How do you tell a dying person that you love them?
While most of us prefer to hide from the difficult task of mending relationships in life, there is no escaping a mandatory Life Review when we die.
Karen Noe’s book Through the Eyes of Another: A Medium’s Guide to Creating Heaven on Earth by Encountering Your Life Review Now poses a profound question: Why wait till you get to the other side? Her suggestion: You don’t have to die to go through a Life Review.
“When you make the transition,” writes Noe , “you will feel exactly how you have affected all your loved ones, through their eyes. This Life Review will be a way of understanding the impact you had on others during your earthly existence…whatever you did or didn’t do to others, you will experience as if it had been done or not done to you.”
As a psychic medium, Karen Noe is very familiar with the territory of regrets. People who have crossed over regret all the things they should’ve and could’ve said or done differently. The loved ones left behind harbor the same regrets. Things left unsaid or undone form our emotional baggage, a heavy burden we lug around for a lifetime.
What would be the effect on our lives and those we love if we encounter our Life Review while we’re still here on earth? Noe suggests a simple tool–letter-writing–as the perfect solution to clean up unfinished business. Not only a great way to release guilt, shame and resentment, you actually have a chance to include anything you’d regret not saying after you/your loved one leave this world.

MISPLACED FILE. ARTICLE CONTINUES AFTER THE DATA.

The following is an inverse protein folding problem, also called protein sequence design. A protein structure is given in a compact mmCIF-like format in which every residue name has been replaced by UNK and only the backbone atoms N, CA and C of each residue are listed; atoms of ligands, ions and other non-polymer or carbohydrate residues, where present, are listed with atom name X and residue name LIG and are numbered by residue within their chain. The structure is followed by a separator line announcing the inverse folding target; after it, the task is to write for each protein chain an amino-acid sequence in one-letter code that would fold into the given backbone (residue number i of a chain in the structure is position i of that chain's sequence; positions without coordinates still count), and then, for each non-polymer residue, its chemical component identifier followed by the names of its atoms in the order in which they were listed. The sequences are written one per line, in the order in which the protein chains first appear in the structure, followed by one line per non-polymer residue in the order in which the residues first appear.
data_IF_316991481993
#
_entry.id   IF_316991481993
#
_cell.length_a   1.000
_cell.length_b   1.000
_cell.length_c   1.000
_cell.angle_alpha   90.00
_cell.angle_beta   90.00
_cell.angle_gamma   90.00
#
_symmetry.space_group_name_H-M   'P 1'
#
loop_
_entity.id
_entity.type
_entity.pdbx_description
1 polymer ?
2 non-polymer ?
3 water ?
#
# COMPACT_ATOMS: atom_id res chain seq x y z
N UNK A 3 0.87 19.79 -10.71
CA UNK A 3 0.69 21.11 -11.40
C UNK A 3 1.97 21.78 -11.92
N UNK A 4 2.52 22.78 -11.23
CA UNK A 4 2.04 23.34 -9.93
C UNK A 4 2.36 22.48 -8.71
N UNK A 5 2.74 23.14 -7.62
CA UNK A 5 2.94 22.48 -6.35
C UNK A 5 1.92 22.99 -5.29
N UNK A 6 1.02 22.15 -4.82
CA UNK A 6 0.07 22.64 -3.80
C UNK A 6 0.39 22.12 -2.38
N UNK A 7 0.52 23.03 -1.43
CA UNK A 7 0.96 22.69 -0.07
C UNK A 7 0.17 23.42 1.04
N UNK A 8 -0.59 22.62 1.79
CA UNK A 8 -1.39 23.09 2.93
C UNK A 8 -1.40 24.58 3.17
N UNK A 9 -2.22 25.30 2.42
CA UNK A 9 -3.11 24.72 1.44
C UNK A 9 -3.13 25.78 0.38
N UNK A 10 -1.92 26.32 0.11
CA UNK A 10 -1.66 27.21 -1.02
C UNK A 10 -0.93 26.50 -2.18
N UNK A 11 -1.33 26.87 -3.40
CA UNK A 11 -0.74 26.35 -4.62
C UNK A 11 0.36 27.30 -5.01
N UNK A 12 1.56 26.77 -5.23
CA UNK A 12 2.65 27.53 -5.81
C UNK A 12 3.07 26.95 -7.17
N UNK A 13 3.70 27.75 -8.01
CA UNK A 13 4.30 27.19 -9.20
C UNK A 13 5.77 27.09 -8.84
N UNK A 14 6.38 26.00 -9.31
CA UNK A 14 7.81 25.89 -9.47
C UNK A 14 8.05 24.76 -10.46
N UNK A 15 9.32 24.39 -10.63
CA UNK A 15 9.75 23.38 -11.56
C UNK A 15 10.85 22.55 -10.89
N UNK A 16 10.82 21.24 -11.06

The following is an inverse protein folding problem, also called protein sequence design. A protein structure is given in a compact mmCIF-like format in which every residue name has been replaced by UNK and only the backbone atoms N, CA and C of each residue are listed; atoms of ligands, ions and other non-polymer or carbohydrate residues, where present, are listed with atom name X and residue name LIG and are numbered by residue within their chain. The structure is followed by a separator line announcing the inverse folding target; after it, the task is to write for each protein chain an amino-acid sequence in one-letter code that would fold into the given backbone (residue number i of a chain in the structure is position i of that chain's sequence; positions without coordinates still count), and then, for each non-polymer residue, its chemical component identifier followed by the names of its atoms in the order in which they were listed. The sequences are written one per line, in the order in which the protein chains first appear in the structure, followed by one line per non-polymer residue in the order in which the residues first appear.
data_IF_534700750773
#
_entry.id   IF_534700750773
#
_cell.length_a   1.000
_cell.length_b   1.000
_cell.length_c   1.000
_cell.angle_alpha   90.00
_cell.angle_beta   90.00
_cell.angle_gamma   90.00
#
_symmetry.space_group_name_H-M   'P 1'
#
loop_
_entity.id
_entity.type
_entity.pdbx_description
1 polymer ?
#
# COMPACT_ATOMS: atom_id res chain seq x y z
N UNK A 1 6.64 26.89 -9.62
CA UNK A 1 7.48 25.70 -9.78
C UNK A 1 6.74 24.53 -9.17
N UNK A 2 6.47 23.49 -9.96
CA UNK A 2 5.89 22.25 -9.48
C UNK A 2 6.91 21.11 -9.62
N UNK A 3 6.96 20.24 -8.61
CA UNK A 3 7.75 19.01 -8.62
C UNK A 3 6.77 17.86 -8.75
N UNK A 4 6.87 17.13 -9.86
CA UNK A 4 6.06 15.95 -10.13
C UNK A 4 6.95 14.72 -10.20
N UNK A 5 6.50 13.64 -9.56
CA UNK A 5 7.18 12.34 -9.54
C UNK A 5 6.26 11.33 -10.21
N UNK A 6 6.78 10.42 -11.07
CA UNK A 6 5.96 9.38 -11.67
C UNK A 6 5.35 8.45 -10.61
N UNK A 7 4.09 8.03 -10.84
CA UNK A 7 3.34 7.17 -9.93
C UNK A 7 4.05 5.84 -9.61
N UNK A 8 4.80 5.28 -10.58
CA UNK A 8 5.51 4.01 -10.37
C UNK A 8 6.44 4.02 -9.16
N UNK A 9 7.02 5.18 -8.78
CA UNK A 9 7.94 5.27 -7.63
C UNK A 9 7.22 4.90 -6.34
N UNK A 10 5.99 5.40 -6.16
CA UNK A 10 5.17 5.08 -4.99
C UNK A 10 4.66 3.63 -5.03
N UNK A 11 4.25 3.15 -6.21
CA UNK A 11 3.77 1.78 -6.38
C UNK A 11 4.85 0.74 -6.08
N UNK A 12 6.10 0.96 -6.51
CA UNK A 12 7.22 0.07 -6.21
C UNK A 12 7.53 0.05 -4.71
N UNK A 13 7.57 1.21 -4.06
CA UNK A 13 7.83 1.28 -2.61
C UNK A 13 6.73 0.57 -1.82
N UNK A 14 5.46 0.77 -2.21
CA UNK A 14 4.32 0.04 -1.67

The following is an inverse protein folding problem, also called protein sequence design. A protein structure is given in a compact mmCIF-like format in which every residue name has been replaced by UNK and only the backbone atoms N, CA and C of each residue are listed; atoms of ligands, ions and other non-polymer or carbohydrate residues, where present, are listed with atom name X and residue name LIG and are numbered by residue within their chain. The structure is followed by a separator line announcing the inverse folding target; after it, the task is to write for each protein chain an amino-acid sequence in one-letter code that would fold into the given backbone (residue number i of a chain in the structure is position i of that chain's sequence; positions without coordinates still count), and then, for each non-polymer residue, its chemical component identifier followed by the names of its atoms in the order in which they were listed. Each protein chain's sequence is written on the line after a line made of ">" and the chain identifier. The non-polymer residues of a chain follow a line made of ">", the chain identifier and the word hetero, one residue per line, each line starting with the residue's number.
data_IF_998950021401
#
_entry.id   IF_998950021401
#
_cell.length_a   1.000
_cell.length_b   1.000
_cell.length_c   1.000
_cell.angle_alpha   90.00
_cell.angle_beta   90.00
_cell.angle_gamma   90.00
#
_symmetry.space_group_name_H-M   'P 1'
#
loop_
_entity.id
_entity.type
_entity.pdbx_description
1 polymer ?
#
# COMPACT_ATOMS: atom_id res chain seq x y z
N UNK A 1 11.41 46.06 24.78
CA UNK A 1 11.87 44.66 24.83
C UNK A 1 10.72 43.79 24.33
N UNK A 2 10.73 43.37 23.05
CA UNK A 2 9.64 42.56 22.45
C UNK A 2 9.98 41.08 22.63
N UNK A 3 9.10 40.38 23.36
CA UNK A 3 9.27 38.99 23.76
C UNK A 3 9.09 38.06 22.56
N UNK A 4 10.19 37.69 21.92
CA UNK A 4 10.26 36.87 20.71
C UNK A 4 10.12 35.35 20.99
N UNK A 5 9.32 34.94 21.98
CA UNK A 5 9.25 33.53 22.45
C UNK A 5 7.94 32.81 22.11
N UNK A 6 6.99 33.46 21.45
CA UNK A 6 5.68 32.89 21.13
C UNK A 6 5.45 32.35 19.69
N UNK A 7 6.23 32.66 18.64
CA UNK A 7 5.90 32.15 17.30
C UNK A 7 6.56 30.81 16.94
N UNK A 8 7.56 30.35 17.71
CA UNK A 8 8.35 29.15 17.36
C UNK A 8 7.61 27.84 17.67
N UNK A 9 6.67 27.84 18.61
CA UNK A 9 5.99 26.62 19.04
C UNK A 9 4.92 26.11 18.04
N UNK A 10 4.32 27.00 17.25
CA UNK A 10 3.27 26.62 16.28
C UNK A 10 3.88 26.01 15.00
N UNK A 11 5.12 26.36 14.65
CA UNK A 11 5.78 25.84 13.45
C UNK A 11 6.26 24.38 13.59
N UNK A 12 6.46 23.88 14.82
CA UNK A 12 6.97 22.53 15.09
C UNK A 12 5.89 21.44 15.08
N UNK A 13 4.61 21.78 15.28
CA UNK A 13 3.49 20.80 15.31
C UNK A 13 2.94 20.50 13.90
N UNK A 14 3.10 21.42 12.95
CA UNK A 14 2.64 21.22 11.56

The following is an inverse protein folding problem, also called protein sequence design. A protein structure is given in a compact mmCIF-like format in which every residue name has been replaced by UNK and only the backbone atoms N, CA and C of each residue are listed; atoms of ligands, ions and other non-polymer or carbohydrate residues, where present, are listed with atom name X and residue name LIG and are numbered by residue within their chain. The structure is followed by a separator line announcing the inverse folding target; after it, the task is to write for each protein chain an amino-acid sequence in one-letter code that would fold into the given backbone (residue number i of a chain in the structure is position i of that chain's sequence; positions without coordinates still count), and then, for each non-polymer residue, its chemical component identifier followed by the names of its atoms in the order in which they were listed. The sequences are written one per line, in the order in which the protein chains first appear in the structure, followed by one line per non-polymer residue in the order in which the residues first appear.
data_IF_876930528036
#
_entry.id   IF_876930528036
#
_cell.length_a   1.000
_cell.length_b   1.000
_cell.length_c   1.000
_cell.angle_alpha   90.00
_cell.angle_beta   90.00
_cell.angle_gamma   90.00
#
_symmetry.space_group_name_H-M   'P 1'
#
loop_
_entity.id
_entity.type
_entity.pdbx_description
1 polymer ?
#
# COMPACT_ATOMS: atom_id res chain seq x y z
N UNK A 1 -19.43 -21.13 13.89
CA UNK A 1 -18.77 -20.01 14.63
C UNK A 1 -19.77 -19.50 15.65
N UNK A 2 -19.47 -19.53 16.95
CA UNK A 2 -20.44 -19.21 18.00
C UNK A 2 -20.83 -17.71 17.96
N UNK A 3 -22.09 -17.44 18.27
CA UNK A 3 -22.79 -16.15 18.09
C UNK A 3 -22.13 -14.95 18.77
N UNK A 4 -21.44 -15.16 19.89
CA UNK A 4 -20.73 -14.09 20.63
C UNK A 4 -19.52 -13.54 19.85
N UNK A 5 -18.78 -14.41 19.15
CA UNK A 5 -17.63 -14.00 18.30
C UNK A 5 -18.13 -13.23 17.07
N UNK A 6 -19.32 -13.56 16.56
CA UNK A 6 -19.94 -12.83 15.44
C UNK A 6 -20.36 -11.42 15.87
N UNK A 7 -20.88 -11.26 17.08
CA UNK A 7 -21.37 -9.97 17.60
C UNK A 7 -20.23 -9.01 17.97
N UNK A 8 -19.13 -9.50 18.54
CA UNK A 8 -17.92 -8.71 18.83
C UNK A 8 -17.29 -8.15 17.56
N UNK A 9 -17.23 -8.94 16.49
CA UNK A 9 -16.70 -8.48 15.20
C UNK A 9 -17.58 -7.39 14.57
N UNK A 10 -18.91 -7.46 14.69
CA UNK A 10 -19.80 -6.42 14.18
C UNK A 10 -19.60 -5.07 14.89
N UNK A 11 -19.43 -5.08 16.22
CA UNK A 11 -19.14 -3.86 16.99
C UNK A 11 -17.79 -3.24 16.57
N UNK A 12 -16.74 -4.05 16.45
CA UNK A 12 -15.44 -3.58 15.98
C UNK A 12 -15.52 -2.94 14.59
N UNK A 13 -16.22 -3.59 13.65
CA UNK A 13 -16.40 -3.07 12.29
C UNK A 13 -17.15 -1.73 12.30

Noe addresses four types of letters in the book: Gratitude Letter, Forgiveness Letter, A Letter to Yourself, and A Letter to Deceased Loved Ones. For the purpose of this blog, I’m going to explore letter number 4.
Whereas a letter to your loved one who’s still here is about “saying it while it still matters” what if your loved one has already crossed over? It’s never too late to make amends, urges Noe. If you’re holding on to an unresolved issue with that person from before they died, writing a letter to them will dissolve the stagnant energy inside of you. Noe uses Amy’s story to illustrate this point. Amy and her boyfriend Chris have been struggling with relationship issues, arguing more than usual. One night Amy is on the phone with Chris as he’s walking home. The next thing she knows, Chris has been shot and killed. A stunned Amy carries the weight of the unfinished relationship issues. Two years later, Amy starts to write a series of letters to Chris. Working through her feelings and emotions, letting go of anger and crying tears that need to be shed gives her much-needed release. A month later, Amy finds new love. Cleaning up unfinished business is critical for new energy and life to flow back into our lives.
According to Noe, “Writing to your deceased loved ones is also an ideal way to keep your connection alive with them. You can obtain so much peace by jotting down your feelings to them and knowing that they truly are around and able to see what you have written.” She suggests you place the letters in a meaningful space or hold a special ceremony of release during which time you burn the letter, symbolic of delivering the words to your loved one.
A Life Review isn’t a one-time thing; it’s an ongoing process of learning to maintain the peace. If there’s one great take-away quote from the book worth putting on Post-its all over your house, it is this: “Peace is not obtained by pointing your finger and saying it’s someone else’s fault. It’s about taking responsibility for your actions in every situation…the whole purpose of seeing through the eyes of others is not to please everyone else; it’s to obtain peace within yourself.”
I received this book for free from Hay House Publishing for review purposes.